Social support during childbirth as a catalyst for early breastfeeding initiation for first-time Nigerian mothers
© Morhason-Bello et al; licensee BioMed Central Ltd. 2009
Received: 17 December 2008
Accepted: 10 December 2009
Published: 10 December 2009
Initiation of breastfeeding can be difficult in a busy maternity centre with inadequate manpower and social support. This study aims to explore the role of psychosocial support offered by companions on breastfeeding initiation among first-time mothers.
This is a secondary data analysis of a randomised controlled trial conducted among women attending the antenatal clinic of the University College Hospital, Ibadan, Nigeria in 2007. Those in the experimental group were asked to bring someone of their choice to the labour room to act as a companion; the comparison group received standard care. The results of 209 HIV negative women who had vaginal births were analysed. The main outcome measure was time to initiation of breastfeeding after childbirth.
Of the total, 94 had companions during labour while 115 did not have a companion. The median time to breastfeeding initiation was significantly shorter in those with companions compared to controls (16 vs. 54 minutes; p < 0.01). The cumulative survival analysis indicated that all in the treatment group had initiated breastfeeding by 26 minutes, while among the control group none had commenced at 30 minutes post-delivery with some as late as 12 hours. After Cox regression analysis was used to adjust for possible confounders, the outcome still showed a significant hazard ratio of 207.8 (95%CI 49.2, 878.0; p < 0.01) among women who were supported by a companion.
Use of companions during labour is associated with earlier time to breastfeeding initiation among first-time mothers in Nigeria.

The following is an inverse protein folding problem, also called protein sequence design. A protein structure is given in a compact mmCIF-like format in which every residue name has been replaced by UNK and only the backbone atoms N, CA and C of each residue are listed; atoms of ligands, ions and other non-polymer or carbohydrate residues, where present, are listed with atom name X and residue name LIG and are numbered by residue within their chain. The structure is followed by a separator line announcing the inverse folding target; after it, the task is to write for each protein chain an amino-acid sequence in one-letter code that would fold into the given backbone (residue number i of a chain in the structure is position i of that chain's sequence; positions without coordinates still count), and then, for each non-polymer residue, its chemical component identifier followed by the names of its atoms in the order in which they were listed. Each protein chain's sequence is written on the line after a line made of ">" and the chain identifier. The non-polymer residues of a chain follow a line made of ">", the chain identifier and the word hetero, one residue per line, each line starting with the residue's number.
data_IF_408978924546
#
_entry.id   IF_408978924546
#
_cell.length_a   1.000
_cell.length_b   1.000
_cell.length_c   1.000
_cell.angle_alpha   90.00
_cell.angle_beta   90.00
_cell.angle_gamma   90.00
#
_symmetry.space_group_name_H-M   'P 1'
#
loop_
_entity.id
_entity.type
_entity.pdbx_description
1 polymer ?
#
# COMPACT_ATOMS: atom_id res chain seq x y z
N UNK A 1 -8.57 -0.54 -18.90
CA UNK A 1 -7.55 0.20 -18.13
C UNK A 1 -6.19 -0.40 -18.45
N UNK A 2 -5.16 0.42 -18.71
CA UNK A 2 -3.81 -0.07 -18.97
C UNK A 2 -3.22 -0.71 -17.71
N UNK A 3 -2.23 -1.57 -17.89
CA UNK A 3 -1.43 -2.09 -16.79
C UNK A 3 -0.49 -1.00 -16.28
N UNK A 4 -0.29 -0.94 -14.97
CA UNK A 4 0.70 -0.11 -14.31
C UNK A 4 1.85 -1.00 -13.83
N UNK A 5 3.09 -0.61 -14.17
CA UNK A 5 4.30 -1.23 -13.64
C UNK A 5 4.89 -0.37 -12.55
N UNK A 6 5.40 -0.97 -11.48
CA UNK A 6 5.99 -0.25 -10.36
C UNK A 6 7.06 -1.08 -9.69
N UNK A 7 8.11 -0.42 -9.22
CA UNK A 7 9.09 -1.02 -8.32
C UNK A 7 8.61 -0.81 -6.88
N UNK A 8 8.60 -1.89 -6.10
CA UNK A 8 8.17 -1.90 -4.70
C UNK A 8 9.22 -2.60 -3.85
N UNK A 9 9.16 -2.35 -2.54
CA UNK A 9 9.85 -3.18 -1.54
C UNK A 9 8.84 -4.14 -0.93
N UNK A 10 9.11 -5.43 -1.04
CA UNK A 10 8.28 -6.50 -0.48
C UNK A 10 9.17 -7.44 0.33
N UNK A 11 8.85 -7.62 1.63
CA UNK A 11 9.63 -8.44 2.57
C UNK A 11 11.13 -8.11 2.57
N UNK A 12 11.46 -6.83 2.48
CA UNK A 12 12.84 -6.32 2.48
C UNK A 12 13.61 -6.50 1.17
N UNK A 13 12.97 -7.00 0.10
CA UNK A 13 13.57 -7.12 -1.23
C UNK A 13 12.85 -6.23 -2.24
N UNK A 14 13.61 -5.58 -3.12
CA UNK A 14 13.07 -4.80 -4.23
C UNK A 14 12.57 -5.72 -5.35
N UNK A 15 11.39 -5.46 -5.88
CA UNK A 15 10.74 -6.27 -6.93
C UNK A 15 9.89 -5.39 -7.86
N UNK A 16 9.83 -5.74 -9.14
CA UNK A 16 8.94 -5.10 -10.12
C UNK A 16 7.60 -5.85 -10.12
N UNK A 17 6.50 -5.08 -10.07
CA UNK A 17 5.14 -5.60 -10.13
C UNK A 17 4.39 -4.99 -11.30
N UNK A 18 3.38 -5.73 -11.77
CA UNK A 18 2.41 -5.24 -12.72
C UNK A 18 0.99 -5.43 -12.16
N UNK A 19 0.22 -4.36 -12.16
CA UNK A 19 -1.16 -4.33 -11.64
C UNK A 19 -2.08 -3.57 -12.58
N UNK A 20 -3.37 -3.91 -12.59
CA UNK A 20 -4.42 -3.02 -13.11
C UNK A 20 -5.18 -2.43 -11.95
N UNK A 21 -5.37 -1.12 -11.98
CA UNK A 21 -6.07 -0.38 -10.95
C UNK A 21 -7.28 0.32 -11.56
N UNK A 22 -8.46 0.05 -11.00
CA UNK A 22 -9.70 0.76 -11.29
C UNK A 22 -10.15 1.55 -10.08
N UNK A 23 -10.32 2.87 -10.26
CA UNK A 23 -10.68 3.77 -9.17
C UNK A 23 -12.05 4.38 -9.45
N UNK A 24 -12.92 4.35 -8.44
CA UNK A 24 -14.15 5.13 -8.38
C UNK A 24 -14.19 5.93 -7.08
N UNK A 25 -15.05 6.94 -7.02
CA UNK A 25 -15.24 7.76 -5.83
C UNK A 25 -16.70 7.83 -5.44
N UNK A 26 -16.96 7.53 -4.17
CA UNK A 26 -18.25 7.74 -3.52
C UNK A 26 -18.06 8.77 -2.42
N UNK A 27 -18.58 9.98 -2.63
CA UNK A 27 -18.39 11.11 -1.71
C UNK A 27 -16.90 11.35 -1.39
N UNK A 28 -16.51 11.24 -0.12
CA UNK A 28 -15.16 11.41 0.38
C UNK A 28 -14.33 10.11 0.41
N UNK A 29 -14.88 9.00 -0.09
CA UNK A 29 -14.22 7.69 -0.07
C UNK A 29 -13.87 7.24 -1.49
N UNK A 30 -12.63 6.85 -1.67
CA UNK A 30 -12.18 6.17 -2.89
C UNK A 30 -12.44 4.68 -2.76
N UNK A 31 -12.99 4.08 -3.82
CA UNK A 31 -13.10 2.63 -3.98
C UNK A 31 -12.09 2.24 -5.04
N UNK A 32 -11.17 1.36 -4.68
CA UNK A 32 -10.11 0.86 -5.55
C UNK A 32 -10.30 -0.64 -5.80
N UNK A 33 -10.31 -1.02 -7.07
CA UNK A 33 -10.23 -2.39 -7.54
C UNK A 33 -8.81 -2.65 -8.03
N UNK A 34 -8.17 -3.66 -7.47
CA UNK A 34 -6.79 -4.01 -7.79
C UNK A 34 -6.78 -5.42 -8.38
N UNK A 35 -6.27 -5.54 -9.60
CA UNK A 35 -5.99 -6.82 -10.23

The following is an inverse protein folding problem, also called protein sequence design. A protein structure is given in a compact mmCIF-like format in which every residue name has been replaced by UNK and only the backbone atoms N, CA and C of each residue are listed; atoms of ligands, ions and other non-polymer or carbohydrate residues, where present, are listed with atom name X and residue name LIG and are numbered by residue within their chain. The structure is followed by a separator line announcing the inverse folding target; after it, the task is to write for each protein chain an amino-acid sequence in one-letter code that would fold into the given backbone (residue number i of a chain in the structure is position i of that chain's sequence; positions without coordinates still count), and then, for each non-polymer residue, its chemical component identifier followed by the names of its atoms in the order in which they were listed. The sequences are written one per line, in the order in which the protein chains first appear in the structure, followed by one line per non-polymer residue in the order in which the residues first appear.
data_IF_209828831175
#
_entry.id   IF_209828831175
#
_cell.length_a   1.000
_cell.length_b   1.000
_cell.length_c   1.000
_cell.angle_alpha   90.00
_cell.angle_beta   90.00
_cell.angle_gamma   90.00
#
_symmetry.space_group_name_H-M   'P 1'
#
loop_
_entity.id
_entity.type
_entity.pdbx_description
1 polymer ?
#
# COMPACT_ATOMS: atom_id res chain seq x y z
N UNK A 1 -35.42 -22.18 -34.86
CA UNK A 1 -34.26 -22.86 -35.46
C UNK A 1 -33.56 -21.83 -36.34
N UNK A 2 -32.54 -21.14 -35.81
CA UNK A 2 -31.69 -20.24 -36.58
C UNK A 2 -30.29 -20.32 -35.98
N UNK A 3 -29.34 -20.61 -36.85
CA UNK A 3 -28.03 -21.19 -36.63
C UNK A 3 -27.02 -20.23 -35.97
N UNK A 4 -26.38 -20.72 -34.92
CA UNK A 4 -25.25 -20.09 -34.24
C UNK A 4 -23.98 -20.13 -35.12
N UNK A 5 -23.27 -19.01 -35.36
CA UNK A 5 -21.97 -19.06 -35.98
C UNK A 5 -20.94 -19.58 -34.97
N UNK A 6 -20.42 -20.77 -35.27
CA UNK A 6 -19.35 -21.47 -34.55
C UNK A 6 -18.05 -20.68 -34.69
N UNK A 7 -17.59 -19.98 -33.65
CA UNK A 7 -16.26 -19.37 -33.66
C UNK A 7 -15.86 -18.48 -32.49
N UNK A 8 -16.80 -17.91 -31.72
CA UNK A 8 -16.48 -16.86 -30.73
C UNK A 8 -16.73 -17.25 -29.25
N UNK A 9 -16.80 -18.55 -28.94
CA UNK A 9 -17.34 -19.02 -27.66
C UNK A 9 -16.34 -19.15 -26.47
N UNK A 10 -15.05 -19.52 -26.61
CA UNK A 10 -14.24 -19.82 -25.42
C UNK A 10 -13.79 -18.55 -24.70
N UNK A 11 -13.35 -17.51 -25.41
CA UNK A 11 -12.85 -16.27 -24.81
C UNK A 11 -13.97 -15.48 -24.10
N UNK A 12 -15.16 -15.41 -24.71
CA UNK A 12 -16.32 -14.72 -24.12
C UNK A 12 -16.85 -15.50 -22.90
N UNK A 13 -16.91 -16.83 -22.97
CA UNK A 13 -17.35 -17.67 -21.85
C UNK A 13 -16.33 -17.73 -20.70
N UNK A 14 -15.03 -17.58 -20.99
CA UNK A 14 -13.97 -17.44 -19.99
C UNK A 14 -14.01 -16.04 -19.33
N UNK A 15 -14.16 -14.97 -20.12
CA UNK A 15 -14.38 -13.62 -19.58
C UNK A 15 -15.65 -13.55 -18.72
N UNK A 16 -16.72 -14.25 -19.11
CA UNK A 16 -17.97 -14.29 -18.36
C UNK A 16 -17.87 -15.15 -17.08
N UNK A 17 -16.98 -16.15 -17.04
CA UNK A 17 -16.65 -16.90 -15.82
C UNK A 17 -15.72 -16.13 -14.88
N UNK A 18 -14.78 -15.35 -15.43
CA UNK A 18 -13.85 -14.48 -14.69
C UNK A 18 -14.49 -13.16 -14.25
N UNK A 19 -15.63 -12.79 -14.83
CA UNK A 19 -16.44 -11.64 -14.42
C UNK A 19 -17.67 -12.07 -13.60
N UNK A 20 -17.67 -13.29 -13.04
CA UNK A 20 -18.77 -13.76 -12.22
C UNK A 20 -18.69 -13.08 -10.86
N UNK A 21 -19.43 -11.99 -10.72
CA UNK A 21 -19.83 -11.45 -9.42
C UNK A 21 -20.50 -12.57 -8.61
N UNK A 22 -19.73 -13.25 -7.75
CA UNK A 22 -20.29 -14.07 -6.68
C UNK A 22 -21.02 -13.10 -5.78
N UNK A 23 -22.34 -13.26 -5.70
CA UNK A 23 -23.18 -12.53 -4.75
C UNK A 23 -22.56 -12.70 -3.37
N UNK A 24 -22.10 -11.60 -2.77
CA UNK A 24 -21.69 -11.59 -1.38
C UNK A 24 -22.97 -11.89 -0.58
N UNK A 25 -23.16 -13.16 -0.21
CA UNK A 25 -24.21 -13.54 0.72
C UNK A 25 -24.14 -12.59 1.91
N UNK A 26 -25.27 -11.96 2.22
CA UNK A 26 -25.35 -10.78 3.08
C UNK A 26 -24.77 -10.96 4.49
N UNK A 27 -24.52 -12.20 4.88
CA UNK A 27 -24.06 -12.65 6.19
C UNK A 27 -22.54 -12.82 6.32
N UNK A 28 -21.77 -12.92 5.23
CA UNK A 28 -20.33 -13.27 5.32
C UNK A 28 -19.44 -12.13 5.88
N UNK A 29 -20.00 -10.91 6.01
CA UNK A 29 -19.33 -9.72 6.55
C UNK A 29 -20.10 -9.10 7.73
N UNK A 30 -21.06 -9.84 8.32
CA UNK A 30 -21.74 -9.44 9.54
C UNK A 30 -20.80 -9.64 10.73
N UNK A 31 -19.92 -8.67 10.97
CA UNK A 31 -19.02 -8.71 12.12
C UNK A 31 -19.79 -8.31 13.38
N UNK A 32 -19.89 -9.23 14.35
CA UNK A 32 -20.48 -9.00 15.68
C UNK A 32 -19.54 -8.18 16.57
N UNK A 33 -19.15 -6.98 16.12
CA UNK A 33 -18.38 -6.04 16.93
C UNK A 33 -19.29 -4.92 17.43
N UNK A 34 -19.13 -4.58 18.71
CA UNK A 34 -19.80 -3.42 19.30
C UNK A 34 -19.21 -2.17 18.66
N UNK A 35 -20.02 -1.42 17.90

Australian New Zealand Clinical Trials Registry: ACTRN12609000994280.
Time to breastfeeding initiation is one of the commonly reported independent predictors of exclusive breastfeeding in many communities . Over the years, UNICEF has promoted breastfeeding initiation within half an hour of childbirth as an important strategy to reduce perinatal and infant morbidities and mortality, and by extension to support the attainment of Millennium Development Goal 4: reduce child mortality [2, 3]. Other predictors of breastfeeding initiation include educational level, parity, age, socioeconomic status and ethnicity [4, 5].
According to the 2003 National Demographic Health Survey (NDHS) of Nigeria, breastfeeding initiation varies with many background characteristics . In this survey, 40% of women, who delivered at a health care facility where there are professionals, initiated breastfeeding within an hour compared to less than 30% in those who delivered elsewhere. In addition, there is a considerable variation by region with the lowest rate in the Southwest - predominantly Yorubas (13%) to as high as 58% in the South East, which consists of the mainly Igbo ethnic group. The 25 percent of Hausa-Fulanis that are mainly from North-West and East of the country initiated breastfeeding early.
There are various sociocultural norms that act as barriers to the practice/adoption of exclusive breastfeeding (EBF) by mothers in Nigeria [7–9]. The cultural barrier against breastfeeding with colostrum has been previously reported in Nigeria, as the fluid is regarded as a "poison" . In addition, use of prelacteal feeds to complement breastfeeding has also remained a challenge in Nigeria .
The Baby Friendly Initiative (BFI) was launched in Nigeria in the early 1990s with the sole aim of integrating all the Ten Steps into the health care system with the intention of promoting breastfeeding practices to all nursing mothers except those with HIV infection . The fourth Step is to encourage initiation of breastfeeding within half an hour of childbirth . Since then, the authority of the University College Hospital, Ibadan (a tertiary public health institution) had adopted this policy and pronounced the hospital as one of the BFI designated sites (as is the practice in Nigeria). In spite of this, the majority of studies that have evaluated breastfeeding practices in Nigeria have reported low levels of exclusive breastfeeding.
The decision of prospective mothers to initiate breastfeeding early is therefore crucial to the duration of EBF and future commitments. Several studies have shown that maternal intention, offering prenatal health education classes, knowledge of the partner's/husband's favourable disposition and family support at home positively influenced the decision to initiate breastfeeding [13–15]. Apart from these, events around the childbirth process such as mode of delivery, labour experience amongst others have also been noted to significantly influence both early initiation and duration of breastfeeding .